Lara Santana / 16 Years / Puerto Rico
The Island of Puerto Rico is located in the center of the Caribbean. This location allows and to have access to beautiful bodies of water, a tropical climate, and stunning beaches. Over the years however, the quality of the water bodies within Puerto Rico has been decreasing. This issue was reflected not only in the flora and fauna of the island, but also in its public; particularly low-income communities. The situation climaxed during the aftermath of the category 5 hurricane, María. Its name still feared within the public, and its effects still present and unforgettable.
The hurricane shed the light to the high level of poverty that still exists today. Prior to this event, the Puerto Rican populace, I included, believed that we were a first world country, but the aftermath revealed the large percentage of impoverished people within the island. El Caño Martín Peña, a community located in the periphery of the banking area of San Juan, has benefited from this type of attention that the general public of, both Puerto Rico and international communities gave in the recovery efforts after María. However, the environmental plights that the community faces are not limited to natural disasters; the amount of contaminated water affects the health of residents everyday. The government acknowledged this situation earlier on by creating Law 489 (2004), that focused on the internal development of the district and its special projects. With this law came: the Proyecto Enlace, a public corporation aimed at ensuring that the residents are able to participate during this process and are protected from gentrification, and the Fideicomiso de la Tierra del Caño Martín Peña, a nonprofit organization aimed at securing the tenant rights for the residents.
The public recognizes that the main issue with this community, right now, is that a large water channel passes right through it and is supposed to connect and allow the flow of water between the San José Lagoon and the San Juan Bay. Yet this is not possible because the channel is currently clogged up by waste and residue. This traces back to the historical reasons and context on which the community was founded. Influenced by that, the community’s lack of a modern infrastructure and an aqueduct system leads people to also have to deposit all this hazardous waste and used water in the channel, contaminating the environment. Social worker for the people of El Caño under the Proyecto Enlace, Imirse Orrusti, stated, “These people pay for the aqueduct service but they do not have one thus all the waste goes into the channel, which is the same water the community uses for their washing, cleaning, and even for some cooking “”. These unsanitary conditions are what cause the people of the area to have double the health incidents of the whole island, making this not only an environmental issue but also a social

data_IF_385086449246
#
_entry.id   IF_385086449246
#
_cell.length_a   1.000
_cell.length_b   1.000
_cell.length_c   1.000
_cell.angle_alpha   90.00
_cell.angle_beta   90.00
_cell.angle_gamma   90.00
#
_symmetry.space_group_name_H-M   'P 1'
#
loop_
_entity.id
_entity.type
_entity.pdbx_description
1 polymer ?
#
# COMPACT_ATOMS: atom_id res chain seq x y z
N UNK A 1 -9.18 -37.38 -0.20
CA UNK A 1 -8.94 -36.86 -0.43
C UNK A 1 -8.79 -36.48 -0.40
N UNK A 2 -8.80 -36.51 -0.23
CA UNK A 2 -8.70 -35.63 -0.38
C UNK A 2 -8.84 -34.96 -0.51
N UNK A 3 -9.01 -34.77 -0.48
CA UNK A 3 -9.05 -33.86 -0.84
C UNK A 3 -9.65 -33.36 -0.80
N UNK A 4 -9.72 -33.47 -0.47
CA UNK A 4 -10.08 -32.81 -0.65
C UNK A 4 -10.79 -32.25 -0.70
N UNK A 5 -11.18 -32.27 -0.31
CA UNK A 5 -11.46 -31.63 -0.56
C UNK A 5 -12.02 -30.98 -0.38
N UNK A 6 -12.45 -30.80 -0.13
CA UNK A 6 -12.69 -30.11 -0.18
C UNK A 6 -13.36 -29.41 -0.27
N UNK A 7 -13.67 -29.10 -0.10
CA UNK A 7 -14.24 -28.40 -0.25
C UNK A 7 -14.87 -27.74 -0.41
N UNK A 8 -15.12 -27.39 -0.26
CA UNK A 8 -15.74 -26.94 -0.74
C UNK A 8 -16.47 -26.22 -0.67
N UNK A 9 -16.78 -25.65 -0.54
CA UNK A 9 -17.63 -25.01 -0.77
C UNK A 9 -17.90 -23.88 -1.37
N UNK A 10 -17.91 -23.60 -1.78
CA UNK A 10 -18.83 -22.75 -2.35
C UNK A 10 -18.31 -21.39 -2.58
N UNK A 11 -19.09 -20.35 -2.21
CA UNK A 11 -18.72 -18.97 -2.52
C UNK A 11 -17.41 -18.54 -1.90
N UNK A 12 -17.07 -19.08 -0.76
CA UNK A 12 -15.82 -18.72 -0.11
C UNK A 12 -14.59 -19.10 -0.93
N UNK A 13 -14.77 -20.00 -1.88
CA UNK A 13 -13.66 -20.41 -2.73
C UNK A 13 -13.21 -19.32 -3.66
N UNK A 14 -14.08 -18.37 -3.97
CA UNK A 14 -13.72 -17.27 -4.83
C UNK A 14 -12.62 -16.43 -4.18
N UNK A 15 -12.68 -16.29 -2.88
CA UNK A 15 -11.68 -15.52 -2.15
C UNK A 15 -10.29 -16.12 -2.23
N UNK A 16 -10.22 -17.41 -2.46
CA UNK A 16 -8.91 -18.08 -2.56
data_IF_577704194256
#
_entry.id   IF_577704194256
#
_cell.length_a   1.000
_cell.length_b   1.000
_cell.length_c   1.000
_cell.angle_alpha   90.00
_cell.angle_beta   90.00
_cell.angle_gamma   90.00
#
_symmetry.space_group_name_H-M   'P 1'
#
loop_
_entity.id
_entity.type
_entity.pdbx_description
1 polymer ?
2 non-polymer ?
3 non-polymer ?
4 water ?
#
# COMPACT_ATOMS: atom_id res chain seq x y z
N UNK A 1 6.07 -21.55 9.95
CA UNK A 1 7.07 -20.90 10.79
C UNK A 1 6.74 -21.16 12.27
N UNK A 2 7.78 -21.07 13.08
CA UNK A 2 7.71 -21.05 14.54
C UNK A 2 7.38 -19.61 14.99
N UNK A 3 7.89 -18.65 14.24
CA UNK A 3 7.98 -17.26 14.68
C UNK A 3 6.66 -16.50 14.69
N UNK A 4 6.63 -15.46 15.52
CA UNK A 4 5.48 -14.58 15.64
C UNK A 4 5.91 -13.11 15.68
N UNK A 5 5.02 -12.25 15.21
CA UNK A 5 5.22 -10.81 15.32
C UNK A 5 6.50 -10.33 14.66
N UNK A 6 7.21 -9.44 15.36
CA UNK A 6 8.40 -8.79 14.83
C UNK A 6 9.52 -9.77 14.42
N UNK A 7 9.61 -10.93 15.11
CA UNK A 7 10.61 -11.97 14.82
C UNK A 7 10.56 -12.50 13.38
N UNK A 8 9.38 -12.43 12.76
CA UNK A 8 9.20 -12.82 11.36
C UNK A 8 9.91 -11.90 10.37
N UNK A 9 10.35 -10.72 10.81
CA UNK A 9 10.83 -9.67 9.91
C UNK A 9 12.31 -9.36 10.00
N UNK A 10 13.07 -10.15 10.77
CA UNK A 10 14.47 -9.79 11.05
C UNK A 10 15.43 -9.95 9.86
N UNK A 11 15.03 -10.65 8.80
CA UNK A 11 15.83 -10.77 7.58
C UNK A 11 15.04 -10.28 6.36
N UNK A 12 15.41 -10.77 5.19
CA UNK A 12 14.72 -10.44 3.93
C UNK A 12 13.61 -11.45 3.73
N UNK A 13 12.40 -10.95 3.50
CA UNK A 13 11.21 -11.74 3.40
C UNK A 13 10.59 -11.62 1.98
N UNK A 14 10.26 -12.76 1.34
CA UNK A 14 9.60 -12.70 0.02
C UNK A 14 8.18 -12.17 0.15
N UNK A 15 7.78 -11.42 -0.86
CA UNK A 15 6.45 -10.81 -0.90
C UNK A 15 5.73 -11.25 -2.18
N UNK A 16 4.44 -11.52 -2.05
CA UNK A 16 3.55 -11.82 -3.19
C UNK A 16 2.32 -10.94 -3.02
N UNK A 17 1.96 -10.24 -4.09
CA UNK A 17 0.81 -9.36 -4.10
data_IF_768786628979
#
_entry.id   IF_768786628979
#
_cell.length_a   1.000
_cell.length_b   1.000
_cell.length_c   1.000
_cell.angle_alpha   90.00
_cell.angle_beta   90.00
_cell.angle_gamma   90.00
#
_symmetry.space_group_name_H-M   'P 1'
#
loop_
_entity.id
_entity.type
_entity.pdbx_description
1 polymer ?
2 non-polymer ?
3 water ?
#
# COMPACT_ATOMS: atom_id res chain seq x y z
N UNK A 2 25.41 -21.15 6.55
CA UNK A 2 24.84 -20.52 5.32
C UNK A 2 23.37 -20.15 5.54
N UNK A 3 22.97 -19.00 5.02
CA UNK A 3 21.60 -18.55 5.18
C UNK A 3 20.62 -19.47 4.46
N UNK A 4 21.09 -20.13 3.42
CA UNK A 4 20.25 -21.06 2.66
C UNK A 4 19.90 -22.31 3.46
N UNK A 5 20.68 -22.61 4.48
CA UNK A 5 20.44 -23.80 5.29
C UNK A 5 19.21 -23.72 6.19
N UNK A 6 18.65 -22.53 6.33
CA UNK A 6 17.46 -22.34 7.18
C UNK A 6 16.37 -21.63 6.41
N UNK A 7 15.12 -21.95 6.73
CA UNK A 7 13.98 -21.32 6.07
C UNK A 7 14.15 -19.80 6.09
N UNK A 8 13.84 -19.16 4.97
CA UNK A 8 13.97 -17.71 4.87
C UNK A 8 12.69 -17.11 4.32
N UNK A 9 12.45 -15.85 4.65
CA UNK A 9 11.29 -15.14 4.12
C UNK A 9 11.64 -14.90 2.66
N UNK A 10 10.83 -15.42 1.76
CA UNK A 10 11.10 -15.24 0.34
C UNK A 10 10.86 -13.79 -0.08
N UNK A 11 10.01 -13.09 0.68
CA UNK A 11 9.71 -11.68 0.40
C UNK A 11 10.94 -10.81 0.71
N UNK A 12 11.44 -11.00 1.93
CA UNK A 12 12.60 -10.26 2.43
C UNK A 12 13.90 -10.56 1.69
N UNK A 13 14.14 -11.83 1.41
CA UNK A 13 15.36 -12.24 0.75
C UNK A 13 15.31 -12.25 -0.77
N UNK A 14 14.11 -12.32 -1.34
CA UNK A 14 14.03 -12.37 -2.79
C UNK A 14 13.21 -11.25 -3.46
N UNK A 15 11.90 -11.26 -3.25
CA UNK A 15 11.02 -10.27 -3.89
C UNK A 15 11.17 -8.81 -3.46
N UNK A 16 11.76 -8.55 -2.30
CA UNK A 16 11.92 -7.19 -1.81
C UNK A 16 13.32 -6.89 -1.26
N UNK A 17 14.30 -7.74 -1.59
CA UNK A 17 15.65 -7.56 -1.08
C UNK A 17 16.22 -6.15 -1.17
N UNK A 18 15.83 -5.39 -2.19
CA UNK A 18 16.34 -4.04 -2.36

one. Biologist are focused on improving the water quality of the area, but the issue is where would these families go? The fear of the community, according to Ms. Orrusti, is that after the whole water channel is drenched, gentrification will come. This an extremely impoverished community surrounded by communities and banks that aren’t.
There is a few organizations that focus on securing the wellbeing of the environment and the people. Among these is the Estuario de San Juan, which is dedicated to checking and improving the water quality of bodies of water in the metropolitan area. Environmentalist Brenda Torres, Executive Director of the program, says that if the whole channel is drenched the water quality and biodiversity of the region will be restored by 60%. However, she and her team recognize that the drenching of this channel, first requires the residents to be empowered and provided with the means to understand and participate in this process. Their main concern right now is to address the mental and physical health of the residents while they are preparing for the drenching of the channel. “ The water quality is checked either weekly or monthly and analyzed. All our analysis proves that the water quality worsens every time.”, explained Mrs. Torres about how people still continue to use this contaminated water as their waste disposal. Biologist and high school teacher at Saint John’s School, Gian Toyos questions the estimated time this project will take to be completed by saying, “ The problem is that after the families are relocated and the channel is drenched, all this waste needs to go somewhere. They need to find a place that specializes in this type of waste management which will not only increase the cost of the project but also the time it will take.” Improving the water quality of the area requires the approval and funding many different entities, including the Fideicomiso de la Tierra. This nonprofit plays a major role in protecting the public’s right to the land because it is owned by the entire community, not a private entity. “ This land is the people’s thus we have to work closely with the G8 (Organization of community leaders of El Caño) in order to even get this process started.” said Sugeily Torres, worker of the Fideicomiso. Despite the clear benefits of the project, the public remains adamant that this is just bringing them closer to gentrification.
The drenching of this channel, with an estimated cost of 1.2 billion, has not yet commenced. The social development plan is in place. However, the estimate of how long it will take for the whole process to be done varies from person to person. This issue surrounding the water quality of the channel has become a major humanitarian crisis in Puerto Rico. The project, although receiving a lot of the attention, requires more monetary funds and government
legislation. Perhaps this will take many years, but the process when finished will help increase the quality of life for the people and the quality of the environment.”